There was the rack, to which "girls of thirteen and women of eighty were subjected"; other victims were suspended by their hands which had been tied behind their backs, and still others bound and water poured down their throats to the point of choking nearly to death (nearly: the "ethical" rule of torture was that it should not permanently maim); and they were bound by cords about the arms and legs, the cords gradually constricted until they "cut through to the flesh and bone."
I'm not picking on the Inquisition in Spain, which some call a model of sanity compared to another European fever, the hunt for witches, this latter crossing denominational lines, such that Luther, Calvin and Pope Innocent the VIII all vehemently urged their prosecution, an opportunity disdained by the Spanish inquisitors, who thought such people - mostly women - more in need of pity than prosecution. Said Luther, "I would have no compassion on these witches; I would burn them all."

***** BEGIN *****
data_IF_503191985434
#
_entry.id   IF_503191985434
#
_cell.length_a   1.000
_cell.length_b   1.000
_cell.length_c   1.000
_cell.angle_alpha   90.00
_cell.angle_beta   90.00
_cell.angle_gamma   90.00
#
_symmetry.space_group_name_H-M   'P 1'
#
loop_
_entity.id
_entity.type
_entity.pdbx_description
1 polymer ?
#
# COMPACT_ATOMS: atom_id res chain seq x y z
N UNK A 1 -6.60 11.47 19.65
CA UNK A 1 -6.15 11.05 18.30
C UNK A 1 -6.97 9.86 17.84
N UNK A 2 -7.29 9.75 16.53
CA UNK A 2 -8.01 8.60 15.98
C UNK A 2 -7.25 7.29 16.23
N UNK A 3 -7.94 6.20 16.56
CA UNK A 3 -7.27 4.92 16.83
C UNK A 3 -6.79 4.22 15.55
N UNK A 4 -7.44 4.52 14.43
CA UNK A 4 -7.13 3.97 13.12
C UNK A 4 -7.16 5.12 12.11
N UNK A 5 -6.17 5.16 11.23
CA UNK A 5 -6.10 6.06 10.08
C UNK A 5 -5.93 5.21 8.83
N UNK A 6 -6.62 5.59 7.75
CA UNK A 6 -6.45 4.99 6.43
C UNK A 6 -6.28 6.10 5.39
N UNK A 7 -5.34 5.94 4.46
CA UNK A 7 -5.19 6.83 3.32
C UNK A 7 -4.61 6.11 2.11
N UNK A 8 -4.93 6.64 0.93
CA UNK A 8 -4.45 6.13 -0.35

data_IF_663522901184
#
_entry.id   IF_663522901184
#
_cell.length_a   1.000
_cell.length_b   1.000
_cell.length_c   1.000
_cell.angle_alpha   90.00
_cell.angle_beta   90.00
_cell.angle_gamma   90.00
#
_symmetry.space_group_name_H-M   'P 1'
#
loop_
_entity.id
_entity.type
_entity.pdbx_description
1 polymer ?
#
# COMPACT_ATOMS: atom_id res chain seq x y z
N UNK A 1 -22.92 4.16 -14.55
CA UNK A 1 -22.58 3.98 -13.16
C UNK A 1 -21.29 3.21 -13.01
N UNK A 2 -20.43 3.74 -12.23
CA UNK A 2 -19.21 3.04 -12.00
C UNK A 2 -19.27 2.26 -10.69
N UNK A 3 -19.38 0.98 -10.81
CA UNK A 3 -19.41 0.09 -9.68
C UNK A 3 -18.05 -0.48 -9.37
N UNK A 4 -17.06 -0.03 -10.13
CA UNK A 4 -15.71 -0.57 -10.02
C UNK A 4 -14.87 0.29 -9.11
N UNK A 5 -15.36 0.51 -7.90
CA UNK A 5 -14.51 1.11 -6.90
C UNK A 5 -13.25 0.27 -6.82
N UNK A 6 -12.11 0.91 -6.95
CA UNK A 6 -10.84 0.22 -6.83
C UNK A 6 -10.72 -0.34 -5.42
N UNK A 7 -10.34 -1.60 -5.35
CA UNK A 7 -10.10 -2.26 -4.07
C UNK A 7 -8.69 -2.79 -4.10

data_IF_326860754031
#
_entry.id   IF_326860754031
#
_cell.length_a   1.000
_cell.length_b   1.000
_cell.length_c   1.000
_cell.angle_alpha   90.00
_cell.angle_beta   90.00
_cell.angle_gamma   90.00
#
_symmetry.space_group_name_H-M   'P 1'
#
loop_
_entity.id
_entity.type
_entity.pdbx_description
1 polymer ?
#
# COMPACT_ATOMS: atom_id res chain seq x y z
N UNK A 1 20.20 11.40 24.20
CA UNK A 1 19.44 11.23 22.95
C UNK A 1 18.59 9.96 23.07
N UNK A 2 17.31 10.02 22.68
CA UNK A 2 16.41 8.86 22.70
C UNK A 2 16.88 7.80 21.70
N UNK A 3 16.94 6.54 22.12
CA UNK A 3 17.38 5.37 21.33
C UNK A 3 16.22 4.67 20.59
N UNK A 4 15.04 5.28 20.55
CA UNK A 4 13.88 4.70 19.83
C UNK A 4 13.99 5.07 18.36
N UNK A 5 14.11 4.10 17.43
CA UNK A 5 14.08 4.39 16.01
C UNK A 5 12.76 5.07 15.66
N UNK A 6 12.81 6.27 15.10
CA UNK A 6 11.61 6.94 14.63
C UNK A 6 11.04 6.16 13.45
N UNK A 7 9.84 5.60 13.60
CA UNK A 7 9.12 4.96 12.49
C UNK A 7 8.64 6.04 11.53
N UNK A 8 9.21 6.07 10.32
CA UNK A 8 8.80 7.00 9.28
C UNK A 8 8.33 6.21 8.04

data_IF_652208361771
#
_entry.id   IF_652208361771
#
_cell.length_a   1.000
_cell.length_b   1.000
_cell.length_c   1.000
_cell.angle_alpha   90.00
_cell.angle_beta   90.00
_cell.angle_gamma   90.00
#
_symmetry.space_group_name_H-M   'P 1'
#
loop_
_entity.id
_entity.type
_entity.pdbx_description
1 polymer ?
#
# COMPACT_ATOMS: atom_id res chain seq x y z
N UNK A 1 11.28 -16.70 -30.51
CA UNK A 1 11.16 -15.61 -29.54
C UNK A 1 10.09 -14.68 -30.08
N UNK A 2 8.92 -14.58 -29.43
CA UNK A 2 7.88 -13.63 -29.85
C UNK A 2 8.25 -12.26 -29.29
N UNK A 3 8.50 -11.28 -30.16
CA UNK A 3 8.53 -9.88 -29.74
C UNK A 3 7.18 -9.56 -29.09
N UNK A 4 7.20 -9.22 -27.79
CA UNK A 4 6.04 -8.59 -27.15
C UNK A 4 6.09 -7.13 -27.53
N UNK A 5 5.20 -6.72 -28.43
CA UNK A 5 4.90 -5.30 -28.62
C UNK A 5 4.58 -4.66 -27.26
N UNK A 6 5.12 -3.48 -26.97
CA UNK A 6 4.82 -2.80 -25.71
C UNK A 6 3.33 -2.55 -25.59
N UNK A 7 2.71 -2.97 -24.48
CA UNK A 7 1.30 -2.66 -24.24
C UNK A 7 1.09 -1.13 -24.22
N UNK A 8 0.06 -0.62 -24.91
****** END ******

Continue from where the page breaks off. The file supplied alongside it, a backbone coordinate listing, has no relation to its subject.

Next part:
But why burning? Beheading or a professional hanging would have been more merciful. Even then it was known how to quickly dispatch a man to the next life. Why the need for torment in the process? Cruelty is a thing from which most of us naturally recoil. The desire to inflict it is usually reserved for objects of hatred, but even so we still know it's wrong, and most of us (I hope) would not yield to the impulse. But our ancestors did. Did they not experience a natural revulsion? They must have known it was awful; that's why they so often threatened it (more often than it was actually used). But how could they have thought that it was morally permissible?
A few possible answers: